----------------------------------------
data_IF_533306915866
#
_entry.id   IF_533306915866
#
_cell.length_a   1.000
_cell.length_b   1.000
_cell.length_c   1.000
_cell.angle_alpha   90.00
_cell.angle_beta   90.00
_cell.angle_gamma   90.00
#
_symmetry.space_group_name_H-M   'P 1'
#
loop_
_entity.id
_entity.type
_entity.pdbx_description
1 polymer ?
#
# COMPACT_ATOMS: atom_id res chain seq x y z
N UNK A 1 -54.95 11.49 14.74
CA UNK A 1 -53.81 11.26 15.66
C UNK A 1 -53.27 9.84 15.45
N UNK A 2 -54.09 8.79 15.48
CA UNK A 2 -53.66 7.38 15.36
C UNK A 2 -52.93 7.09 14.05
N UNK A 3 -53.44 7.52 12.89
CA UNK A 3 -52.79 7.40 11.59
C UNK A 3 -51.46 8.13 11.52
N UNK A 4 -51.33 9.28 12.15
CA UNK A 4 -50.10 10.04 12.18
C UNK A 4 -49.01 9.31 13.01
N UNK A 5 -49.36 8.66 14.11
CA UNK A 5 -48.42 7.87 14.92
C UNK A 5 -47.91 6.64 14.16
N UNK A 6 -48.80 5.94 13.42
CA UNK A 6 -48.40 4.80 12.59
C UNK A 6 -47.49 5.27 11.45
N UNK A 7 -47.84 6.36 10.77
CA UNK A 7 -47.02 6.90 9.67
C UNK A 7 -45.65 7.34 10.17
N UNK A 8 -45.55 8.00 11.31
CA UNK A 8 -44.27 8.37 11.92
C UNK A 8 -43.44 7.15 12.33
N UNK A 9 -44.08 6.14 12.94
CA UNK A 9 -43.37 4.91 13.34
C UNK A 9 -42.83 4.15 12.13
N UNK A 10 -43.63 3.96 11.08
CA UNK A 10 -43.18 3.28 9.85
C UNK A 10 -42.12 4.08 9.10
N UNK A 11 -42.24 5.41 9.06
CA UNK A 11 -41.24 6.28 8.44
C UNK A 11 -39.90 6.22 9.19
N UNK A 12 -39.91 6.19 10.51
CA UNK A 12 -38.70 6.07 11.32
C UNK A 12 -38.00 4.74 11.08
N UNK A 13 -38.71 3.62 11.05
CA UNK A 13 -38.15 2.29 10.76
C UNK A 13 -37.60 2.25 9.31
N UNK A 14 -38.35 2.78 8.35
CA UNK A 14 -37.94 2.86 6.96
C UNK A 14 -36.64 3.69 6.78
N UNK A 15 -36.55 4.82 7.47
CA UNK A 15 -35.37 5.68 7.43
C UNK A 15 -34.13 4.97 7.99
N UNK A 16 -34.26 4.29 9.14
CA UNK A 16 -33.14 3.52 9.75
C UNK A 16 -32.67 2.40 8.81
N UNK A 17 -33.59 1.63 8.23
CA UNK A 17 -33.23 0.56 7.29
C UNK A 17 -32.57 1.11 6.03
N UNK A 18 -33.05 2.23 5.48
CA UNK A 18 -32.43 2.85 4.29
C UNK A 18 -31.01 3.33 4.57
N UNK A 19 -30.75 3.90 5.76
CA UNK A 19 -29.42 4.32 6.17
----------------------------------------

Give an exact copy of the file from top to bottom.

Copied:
data_IF_533306915866
#
_entry.id   IF_533306915866
#
_cell.length_a   1.000
_cell.length_b   1.000
_cell.length_c   1.000
_cell.angle_alpha   90.00
_cell.angle_beta   90.00
_cell.angle_gamma   90.00
#
_symmetry.space_group_name_H-M   'P 1'
#
loop_
_entity.id
_entity.type
_entity.pdbx_description
1 polymer ?
#
# COMPACT_ATOMS: atom_id res chain seq x y z
N UNK A 1 -54.95 11.49 14.74
CA UNK A 1 -53.81 11.26 15.66
C UNK A 1 -53.27 9.84 15.45
N UNK A 2 -54.09 8.79 15.48
CA UNK A 2 -53.66 7.38 15.36
C UNK A 2 -52.93 7.09 14.05
N UNK A 3 -53.44 7.52 12.89
CA UNK A 3 -52.79 7.40 11.59
C UNK A 3 -51.46 8.13 11.52
N UNK A 4 -51.33 9.28 12.15
CA UNK A 4 -50.10 10.04 12.18
C UNK A 4 -49.01 9.31 13.01
N UNK A 5 -49.36 8.66 14.11
CA UNK A 5 -48.42 7.87 14.92
C UNK A 5 -47.91 6.64 14.16
N UNK A 6 -48.80 5.94 13.42
CA UNK A 6 -48.40 4.80 12.59
C UNK A 6 -47.49 5.27 11.45
N UNK A 7 -47.84 6.36 10.77
CA UNK A 7 -47.02 6.90 9.67
C UNK A 7 -45.65 7.34 10.17
N UNK A 8 -45.55 8.00 11.31
CA UNK A 8 -44.27 8.37 11.92
C UNK A 8 -43.44 7.15 12.33
N UNK A 9 -44.08 6.14 12.94
CA UNK A 9 -43.37 4.91 13.34
C UNK A 9 -42.83 4.15 12.13
N UNK A 10 -43.63 3.96 11.08
CA UNK A 10 -43.18 3.28 9.85
C UNK A 10 -42.12 4.08 9.10
N UNK A 11 -42.24 5.41 9.06
CA UNK A 11 -41.24 6.28 8.44
C UNK A 11 -39.90 6.22 9.19
N UNK A 12 -39.91 6.19 10.51
CA UNK A 12 -38.70 6.07 11.32
C UNK A 12 -38.00 4.74 11.08
N UNK A 13 -38.71 3.62 11.05
CA UNK A 13 -38.15 2.29 10.76
C UNK A 13 -37.60 2.25 9.31
N UNK A 14 -38.35 2.78 8.35
CA UNK A 14 -37.94 2.86 6.96
C UNK A 14 -36.64 3.69 6.78
N UNK A 15 -36.55 4.82 7.47
CA UNK A 15 -35.37 5.68 7.43
C UNK A 15 -34.13 4.97 7.99
N UNK A 16 -34.26 4.29 9.14
CA UNK A 16 -33.14 3.52 9.75
C UNK A 16 -32.67 2.40 8.81
N UNK A 17 -33.59 1.63 8.23
CA UNK A 17 -33.23 0.56 7.29
C UNK A 17 -32.57 1.11 6.03
N UNK A 18 -33.05 2.23 5.48
CA UNK A 18 -32.43 2.85 4.29
C UNK A 18 -31.01 3.33 4.57
N UNK A 19 -30.75 3.90 5.76
CA UNK A 19 -29.42 4.32 6.17